The role-play sheds much needed light on what salespeople tend to do on their calls, even when they have been trained to use a consultative approach to selling.  Instead of listening, they skip ahead, and rush to the close.  Ironically, the proper approach is counter intuitive. You will shorten your sales cycle, improve your win rate and gain traction by slowing down, while speeding up leads to longer sales cycles and lower win rates.

The role-play runs for about 26-minutes but please don't let that discourage you from listening.  You'll learn so much about listening and asking questions, you'll learn just how impactful role-plays can be, and you'll better understand the the most useful approach to training salespeople; powerful, interactive role-plays.

You can watch and listen to the role-play here.  The actual role-play begins at around 50 seconds in.  Early on I reference developing SOB Quality.  You can learn more about what SOB Quality means by watching this 3-minute video.

Image Copyright iStock Photos

Topics: asking questions, active listening, listening and questioning, Dave Kurlan, role play, sales training, effective sales coaching

Solitaire and Modern Sales Training - What Should it Cover and Include?

Posted by Dave Kurlan on Mon, Oct 06, 2014 @ 05:10 AM

 training
Image Copyright: convisum / 123RF Stock Photo

I've been playing one of those Solitaire games on my iPad and I can routinely score in the neighborhood of 2 minutes and 30 seconds, with my best time being just under 2 minutes.  I thought I was doing pretty well until I realized that my wife routinely scores between 1 minute and 1:20 seconds with her best scores (not score) being under 1 minute.  She has scored as low as 48 seconds.

If not for my wife, I would have thought I was a real pro at Solitaire!

This is exactly how many CEO's, Presidents and Sales VP's view their sales forces.  Without anything or anyone with whom to compare, they form their judgements on sales effectiveness in a vacuum.  I routinely hear things like, "We have a custom sales process.", and "We've been working on consultative selling."  Yet, after a sales force evaluation has been completed, those same companies are routinely found to have been lagging, not leading, in those areas.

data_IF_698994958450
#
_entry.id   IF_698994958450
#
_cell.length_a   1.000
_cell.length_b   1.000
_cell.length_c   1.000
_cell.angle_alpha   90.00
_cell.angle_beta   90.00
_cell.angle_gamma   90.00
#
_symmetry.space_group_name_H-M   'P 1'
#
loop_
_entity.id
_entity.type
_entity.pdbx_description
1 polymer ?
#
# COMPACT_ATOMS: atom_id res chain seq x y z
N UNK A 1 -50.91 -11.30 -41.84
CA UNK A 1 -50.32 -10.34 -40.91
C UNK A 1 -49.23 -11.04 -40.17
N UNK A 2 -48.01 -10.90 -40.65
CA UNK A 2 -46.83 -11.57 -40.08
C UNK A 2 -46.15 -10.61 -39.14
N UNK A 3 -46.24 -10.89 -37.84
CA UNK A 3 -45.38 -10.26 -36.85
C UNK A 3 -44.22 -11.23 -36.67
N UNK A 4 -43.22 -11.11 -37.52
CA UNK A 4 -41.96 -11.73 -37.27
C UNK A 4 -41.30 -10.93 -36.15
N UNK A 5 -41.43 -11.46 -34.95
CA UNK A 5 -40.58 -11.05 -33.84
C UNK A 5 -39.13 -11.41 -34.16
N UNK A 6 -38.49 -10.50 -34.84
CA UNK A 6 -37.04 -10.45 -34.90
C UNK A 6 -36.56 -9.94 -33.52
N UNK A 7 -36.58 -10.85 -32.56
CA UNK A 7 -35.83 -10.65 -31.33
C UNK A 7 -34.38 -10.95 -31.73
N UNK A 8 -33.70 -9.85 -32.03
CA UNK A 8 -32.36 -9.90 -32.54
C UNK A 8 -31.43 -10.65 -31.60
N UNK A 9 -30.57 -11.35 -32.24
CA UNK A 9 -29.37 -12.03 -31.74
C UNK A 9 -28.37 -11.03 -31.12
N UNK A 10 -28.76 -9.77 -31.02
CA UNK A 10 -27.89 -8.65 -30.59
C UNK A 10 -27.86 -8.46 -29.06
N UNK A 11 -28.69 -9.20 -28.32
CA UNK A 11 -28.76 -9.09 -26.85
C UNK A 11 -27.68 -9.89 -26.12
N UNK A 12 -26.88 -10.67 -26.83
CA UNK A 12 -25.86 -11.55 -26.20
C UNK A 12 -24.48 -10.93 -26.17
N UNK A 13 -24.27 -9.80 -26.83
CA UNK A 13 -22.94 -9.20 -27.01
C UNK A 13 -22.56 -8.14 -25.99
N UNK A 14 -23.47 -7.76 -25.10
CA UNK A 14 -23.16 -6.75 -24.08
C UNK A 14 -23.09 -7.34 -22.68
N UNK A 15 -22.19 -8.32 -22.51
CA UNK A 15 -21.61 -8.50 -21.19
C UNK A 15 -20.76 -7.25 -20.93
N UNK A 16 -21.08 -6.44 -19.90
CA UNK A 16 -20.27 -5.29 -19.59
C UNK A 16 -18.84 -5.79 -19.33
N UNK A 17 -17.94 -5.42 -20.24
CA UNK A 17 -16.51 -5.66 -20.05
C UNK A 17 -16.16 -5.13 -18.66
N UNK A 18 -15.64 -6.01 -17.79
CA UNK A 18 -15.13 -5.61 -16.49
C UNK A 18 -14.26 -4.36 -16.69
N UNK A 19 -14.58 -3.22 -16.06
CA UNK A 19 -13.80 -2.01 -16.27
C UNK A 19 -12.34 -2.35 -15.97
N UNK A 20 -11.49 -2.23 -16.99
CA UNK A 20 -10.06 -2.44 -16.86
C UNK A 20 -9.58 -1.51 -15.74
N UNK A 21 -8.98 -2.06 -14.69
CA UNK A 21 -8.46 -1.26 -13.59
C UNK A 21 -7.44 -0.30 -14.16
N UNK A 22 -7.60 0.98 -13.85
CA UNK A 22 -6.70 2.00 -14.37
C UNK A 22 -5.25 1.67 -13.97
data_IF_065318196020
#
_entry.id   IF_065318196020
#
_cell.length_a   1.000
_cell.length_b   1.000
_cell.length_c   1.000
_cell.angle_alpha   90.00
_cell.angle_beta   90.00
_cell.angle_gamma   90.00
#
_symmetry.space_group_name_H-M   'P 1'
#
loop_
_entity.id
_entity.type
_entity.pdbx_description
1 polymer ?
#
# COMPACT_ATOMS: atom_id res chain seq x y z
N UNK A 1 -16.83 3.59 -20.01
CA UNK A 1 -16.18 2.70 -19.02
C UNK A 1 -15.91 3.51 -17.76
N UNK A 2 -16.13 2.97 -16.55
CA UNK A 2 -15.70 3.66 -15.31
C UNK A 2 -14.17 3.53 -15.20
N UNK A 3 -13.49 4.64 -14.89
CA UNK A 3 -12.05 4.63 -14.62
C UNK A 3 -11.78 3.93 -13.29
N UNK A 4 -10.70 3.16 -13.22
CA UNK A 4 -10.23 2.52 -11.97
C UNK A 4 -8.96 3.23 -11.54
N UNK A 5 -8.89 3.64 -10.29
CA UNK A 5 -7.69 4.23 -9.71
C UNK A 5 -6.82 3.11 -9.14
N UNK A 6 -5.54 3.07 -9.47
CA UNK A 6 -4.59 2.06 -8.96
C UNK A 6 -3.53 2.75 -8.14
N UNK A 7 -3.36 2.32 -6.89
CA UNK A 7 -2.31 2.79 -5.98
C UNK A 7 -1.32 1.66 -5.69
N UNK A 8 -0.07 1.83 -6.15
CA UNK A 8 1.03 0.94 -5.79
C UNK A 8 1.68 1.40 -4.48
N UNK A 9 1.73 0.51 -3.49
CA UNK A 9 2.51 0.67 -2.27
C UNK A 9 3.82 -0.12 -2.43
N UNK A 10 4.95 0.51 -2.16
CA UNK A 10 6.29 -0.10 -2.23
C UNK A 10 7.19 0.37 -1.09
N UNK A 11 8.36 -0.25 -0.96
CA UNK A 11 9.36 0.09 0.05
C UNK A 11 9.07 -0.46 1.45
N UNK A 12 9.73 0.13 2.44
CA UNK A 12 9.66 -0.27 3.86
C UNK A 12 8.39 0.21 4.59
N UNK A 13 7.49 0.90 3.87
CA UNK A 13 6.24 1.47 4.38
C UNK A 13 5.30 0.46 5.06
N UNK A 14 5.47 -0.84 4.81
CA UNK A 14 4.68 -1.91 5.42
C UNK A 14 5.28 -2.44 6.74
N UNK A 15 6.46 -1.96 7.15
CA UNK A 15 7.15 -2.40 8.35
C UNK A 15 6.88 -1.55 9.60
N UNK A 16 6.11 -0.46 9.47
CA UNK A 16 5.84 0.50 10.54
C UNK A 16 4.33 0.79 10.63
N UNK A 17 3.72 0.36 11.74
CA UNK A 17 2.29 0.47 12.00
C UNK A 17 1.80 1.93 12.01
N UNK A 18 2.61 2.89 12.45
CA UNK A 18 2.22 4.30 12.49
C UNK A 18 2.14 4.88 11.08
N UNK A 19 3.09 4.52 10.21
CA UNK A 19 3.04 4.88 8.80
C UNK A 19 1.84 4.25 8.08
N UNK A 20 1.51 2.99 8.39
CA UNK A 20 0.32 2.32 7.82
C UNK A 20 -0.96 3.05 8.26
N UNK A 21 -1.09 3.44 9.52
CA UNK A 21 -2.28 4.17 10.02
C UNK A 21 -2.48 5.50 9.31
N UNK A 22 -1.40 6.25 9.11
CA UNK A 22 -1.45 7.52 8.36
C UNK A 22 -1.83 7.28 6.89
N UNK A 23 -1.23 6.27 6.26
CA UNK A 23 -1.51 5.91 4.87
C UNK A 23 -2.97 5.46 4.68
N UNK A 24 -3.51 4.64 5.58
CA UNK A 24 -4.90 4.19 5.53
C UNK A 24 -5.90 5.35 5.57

When it comes to providing sales training for your sales force, what exactly, should modern training include?

You've read a few too many sales blog posts, watched a few too many sales videos, and read a few too many sales books.  You even might have downloaded some white papers, checked out some websites, and talked to some sales experts.  Many are left with a sense of confusion, because what you think you need is different from what people are talking about, and everyone is talking about you needing something different.  Is anyone right?  Is everyone right?  Is it possible that nobody is right?

Let's discuss the single most imporant thing you should be providing to your sales force right now and how modern sales training should address it.

How must your sales training change and what should it include?  Certainly, the training should depend on whether it's inside inbound, inside outbound, appointment setting, inside with responsibility for the entire sales cycle, major accounts, account management, territory sales, vertical sales, channel sales or traditional sales.

It's true - the training should change for every role.

However, there is one constant, that should be front and center of every training program, regardless of your sales process or methodology, or the sales role, frequency, intensity, or duration of the training.

Regardless of how you find your opportunities, selling begins when the first contact, lead or email can be converted to a conversation, either by phone,  face-to-face or the video conference hybrid.  Once you are selling, then regardless of which stage in the sales cycle you are in, or your sales role, the very next thing that will take place is a stage-appropriate conversation.

All training, regardless of role, must demonstrate how to have powerful, eye-opening, attention-getting, brand-differentatiating conversations.  Better conversations than this prospect has had with any salesperson - ever.

And what are conversations?  They are the result of the flow that occurs when salespeople utilize advanced listening and questioning skills.  In order to train salespseople to have stage-appropriate conversations, the emphasis must be on listening and questioning.  

Of course, training must be more than only conversations.  However, without training and drilling and demonstrating and role-playing and practicing and mastering and applying and improving those conversations, the steps and milestones of the sales process would be only checkmarks on a list.  And the sales methodology, strategies and tactics that are used to move from milestone to milestone would become mostly useless concepts.

Are you providing this kind of sales training to your salespeople right now?  You did it last year?  Good.  What about this year?  You must continue to train salespeople because left to their own devices, the bottom 74% will always go back to their default approach.  You can't take your foot off the accelerator!  Are you providing the kind of sales training that will help your salespeople crash through quotas and goals?  Are your salespeople becoming exponentially better - always?